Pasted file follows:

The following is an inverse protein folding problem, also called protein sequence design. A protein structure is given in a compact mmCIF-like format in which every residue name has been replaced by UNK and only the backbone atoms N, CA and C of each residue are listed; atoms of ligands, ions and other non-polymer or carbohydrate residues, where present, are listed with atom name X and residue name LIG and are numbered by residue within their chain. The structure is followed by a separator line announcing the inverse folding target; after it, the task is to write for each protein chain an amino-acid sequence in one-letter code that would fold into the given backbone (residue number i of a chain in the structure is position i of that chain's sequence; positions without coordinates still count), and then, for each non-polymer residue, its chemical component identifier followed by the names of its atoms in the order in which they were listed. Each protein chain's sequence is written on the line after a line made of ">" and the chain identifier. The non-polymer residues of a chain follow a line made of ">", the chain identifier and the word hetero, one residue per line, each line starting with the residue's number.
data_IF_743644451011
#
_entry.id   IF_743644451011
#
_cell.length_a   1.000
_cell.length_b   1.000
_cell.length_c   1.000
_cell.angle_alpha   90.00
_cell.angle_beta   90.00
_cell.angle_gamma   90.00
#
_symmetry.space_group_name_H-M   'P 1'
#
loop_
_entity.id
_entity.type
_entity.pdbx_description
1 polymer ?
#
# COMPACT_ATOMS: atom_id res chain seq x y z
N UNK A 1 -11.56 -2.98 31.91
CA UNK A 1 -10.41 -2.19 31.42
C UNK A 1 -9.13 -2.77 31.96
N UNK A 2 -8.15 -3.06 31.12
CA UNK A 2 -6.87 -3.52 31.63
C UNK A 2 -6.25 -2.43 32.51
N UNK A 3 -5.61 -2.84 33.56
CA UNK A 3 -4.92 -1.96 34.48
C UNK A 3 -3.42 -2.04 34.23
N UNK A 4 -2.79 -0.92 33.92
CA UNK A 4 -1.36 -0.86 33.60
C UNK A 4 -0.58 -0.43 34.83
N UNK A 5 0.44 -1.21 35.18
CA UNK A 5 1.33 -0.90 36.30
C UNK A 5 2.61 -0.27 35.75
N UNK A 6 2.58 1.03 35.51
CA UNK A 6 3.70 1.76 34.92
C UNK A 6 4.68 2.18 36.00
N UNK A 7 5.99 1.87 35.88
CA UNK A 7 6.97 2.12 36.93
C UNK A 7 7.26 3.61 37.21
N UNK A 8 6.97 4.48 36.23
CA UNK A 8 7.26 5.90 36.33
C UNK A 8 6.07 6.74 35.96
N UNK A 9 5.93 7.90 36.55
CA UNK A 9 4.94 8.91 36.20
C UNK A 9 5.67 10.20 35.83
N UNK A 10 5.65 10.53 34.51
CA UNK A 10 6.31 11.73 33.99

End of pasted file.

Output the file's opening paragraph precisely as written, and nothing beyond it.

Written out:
The following is an inverse protein folding problem, also called protein sequence design. A protein structure is given in a compact mmCIF-like format in which every residue name has been replaced by UNK and only the backbone atoms N, CA and C of each residue are listed; atoms of ligands, ions and other non-polymer or carbohydrate residues, where present, are listed with atom name X and residue name LIG and are numbered by residue within their chain. The structure is followed by a separator line announcing the inverse folding target; after it, the task is to write for each protein chain an amino-acid sequence in one-letter code that would fold into the given backbone (residue number i of a chain in the structure is position i of that chain's sequence; positions without coordinates still count), and then, for each non-polymer residue, its chemical component identifier followed by the names of its atoms in the order in which they were listed. Each protein chain's sequence is written on the line after a line made of ">" and the chain identifier. The non-polymer residues of a chain follow a line made of ">", the chain identifier and the word hetero, one residue per line, each line starting with the residue's number.